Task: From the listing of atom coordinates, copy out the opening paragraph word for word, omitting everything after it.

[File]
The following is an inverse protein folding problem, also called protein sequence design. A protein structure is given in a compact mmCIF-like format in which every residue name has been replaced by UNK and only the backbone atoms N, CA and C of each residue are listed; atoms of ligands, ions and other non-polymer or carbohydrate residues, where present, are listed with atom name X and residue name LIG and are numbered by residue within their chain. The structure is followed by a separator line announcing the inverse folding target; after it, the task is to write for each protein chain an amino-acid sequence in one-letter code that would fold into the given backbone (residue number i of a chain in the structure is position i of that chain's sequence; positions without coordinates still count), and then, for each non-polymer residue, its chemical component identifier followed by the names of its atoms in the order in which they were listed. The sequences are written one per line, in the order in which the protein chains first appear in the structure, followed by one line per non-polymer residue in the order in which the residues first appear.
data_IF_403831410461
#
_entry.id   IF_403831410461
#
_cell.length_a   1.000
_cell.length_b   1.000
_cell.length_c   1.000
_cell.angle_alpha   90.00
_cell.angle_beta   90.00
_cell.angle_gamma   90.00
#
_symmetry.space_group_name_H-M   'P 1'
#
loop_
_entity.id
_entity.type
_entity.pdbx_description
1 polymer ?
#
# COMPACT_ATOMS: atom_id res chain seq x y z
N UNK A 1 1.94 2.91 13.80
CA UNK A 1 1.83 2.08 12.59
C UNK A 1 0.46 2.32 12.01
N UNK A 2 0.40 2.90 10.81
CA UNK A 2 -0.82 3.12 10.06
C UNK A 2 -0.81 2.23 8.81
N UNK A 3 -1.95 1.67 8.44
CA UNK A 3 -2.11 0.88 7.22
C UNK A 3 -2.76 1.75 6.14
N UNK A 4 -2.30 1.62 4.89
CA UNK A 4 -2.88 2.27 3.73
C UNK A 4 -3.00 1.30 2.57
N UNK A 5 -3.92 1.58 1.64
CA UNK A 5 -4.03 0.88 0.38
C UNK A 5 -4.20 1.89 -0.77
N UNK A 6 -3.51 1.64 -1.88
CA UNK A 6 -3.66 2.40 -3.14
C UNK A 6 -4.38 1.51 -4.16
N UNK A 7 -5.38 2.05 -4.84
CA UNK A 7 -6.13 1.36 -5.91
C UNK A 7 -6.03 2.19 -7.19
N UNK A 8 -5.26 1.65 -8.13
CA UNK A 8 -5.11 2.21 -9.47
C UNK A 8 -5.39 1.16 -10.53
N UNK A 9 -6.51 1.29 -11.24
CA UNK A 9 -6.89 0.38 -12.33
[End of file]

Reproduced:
The following is an inverse protein folding problem, also called protein sequence design. A protein structure is given in a compact mmCIF-like format in which every residue name has been replaced by UNK and only the backbone atoms N, CA and C of each residue are listed; atoms of ligands, ions and other non-polymer or carbohydrate residues, where present, are listed with atom name X and residue name LIG and are numbered by residue within their chain. The structure is followed by a separator line announcing the inverse folding target; after it, the task is to write for each protein chain an amino-acid sequence in one-letter code that would fold into the given backbone (residue number i of a chain in the structure is position i of that chain's sequence; positions without coordinates still count), and then, for each non-polymer residue, its chemical component identifier followed by the names of its atoms in the order in which they were listed. The sequences are written one per line, in the order in which the protein chains first appear in the structure, followed by one line per non-polymer residue in the order in which the residues first appear.